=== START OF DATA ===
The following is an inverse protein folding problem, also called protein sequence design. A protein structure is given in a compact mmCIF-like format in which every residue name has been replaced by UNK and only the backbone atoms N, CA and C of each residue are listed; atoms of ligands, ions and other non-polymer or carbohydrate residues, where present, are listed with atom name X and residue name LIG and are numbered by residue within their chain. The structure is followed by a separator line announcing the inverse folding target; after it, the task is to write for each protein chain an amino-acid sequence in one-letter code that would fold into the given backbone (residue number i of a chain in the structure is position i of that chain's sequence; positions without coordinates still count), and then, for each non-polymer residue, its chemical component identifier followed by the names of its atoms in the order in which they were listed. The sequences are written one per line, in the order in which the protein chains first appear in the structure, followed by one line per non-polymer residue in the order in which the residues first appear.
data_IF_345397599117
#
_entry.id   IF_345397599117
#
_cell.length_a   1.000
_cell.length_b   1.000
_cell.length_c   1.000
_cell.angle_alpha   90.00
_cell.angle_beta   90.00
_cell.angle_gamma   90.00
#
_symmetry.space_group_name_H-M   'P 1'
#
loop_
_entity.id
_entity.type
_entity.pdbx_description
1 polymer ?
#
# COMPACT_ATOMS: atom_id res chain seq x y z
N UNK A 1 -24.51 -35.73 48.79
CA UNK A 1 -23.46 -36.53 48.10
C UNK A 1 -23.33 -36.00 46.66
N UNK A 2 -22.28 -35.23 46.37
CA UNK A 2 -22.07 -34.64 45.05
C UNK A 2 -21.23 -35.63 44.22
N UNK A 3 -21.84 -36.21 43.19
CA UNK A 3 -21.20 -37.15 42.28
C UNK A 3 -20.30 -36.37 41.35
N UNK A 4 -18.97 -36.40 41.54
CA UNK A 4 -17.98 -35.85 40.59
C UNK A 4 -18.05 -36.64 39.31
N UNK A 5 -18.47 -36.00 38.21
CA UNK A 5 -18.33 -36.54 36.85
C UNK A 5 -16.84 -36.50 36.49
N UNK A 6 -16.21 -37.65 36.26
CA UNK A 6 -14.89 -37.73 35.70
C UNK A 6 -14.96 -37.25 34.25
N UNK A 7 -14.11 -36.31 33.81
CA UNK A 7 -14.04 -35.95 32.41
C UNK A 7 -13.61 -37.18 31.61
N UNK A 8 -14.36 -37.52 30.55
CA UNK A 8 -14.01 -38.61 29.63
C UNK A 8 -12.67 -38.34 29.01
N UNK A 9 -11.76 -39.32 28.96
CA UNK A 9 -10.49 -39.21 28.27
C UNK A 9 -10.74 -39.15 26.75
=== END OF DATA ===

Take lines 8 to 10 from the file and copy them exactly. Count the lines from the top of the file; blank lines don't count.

_cell.length_c   1.000
_cell.angle_alpha   90.00
_cell.angle_beta   90.00